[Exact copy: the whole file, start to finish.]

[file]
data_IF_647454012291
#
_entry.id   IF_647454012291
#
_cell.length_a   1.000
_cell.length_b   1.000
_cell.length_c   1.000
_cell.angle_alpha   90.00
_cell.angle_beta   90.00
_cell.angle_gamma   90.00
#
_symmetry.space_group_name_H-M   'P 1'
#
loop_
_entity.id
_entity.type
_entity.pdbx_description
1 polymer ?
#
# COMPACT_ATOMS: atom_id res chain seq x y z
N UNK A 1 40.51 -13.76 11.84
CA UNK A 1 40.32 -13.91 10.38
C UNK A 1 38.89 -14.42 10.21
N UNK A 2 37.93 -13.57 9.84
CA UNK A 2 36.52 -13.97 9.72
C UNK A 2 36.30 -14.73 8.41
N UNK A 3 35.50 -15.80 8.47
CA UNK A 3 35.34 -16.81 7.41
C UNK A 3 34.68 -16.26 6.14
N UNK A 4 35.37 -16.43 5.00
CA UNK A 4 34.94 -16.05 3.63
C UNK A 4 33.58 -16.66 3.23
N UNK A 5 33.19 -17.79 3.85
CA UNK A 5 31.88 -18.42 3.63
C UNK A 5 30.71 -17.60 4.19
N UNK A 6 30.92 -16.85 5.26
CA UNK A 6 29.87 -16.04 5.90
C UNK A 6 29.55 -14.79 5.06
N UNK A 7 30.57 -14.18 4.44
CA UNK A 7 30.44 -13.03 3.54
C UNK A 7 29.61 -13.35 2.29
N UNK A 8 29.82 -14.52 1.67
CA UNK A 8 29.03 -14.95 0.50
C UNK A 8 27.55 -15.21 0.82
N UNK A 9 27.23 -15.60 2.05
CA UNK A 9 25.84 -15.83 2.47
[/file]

data_IF_647454012291
#
_entry.id   IF_647454012291
#
_cell.length_a   1.000
_cell.length_b   1.000
_cell.length_c   1.000
_cell.angle_alpha   90.00
_cell.angle_beta   90.00
_cell.angle_gamma   90.00
#
_symmetry.space_group_name_H-M   'P 1'
#
loop_
_entity.id
_entity.type
_entity.pdbx_description
1 polymer ?
#
# COMPACT_ATOMS: atom_id res chain seq x y z
N UNK A 1 40.51 -13.76 11.84
CA UNK A 1 40.32 -13.91 10.38
C UNK A 1 38.89 -14.42 10.21
N UNK A 2 37.93 -13.57 9.84
CA UNK A 2 36.52 -13.97 9.72
C UNK A 2 36.30 -14.73 8.41
N UNK A 3 35.50 -15.80 8.47
CA UNK A 3 35.34 -16.81 7.41
C UNK A 3 34.68 -16.26 6.14
N UNK A 4 35.37 -16.43 5.00
CA UNK A 4 34.94 -16.05 3.63
C UNK A 4 33.58 -16.66 3.23
N UNK A 5 33.19 -17.79 3.85
CA UNK A 5 31.88 -18.42 3.63
C UNK A 5 30.71 -17.60 4.19
N UNK A 6 30.92 -16.85 5.26
CA UNK A 6 29.87 -16.04 5.90
C UNK A 6 29.55 -14.79 5.06
N UNK A 7 30.57 -14.18 4.44
CA UNK A 7 30.44 -13.03 3.54
C UNK A 7 29.61 -13.35 2.29
N UNK A 8 29.82 -14.52 1.67
CA UNK A 8 29.03 -14.95 0.50
C UNK A 8 27.55 -15.21 0.82
N UNK A 9 27.23 -15.60 2.05
CA UNK A 9 25.84 -15.83 2.47